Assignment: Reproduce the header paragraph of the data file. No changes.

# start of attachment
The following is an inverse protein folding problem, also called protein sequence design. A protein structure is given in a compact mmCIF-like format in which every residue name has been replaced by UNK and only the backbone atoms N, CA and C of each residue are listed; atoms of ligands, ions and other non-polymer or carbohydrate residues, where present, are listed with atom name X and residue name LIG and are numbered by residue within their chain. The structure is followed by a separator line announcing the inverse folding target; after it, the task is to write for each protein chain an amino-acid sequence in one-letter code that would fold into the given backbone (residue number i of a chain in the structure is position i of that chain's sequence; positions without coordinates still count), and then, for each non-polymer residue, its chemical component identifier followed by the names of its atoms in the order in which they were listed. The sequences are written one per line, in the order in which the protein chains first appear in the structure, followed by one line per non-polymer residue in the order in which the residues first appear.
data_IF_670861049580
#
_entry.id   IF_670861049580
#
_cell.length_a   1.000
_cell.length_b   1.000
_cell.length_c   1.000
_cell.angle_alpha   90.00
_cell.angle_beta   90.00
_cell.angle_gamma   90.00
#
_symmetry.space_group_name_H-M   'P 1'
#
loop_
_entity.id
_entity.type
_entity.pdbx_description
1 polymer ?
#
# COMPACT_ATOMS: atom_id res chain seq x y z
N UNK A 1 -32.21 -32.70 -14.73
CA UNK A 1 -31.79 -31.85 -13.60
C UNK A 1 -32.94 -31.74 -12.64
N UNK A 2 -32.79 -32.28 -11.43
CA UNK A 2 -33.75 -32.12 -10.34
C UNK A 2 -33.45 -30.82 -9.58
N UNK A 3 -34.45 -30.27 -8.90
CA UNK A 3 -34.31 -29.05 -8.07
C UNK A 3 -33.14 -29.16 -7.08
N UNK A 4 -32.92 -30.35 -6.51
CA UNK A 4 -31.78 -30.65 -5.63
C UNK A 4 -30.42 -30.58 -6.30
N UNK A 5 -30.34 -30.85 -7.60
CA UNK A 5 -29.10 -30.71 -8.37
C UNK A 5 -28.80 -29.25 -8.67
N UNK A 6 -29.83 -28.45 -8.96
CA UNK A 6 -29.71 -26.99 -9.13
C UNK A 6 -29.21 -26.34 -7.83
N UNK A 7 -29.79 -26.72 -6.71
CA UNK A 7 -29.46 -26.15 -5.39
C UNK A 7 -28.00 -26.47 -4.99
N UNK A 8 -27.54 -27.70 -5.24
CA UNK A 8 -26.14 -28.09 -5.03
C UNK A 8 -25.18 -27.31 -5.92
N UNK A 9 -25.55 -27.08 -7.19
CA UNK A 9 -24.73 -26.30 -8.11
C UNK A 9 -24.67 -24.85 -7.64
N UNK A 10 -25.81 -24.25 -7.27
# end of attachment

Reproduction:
The following is an inverse protein folding problem, also called protein sequence design. A protein structure is given in a compact mmCIF-like format in which every residue name has been replaced by UNK and only the backbone atoms N, CA and C of each residue are listed; atoms of ligands, ions and other non-polymer or carbohydrate residues, where present, are listed with atom name X and residue name LIG and are numbered by residue within their chain. The structure is followed by a separator line announcing the inverse folding target; after it, the task is to write for each protein chain an amino-acid sequence in one-letter code that would fold into the given backbone (residue number i of a chain in the structure is position i of that chain's sequence; positions without coordinates still count), and then, for each non-polymer residue, its chemical component identifier followed by the names of its atoms in the order in which they were listed. The sequences are written one per line, in the order in which the protein chains first appear in the structure, followed by one line per non-polymer residue in the order in which the residues first appear.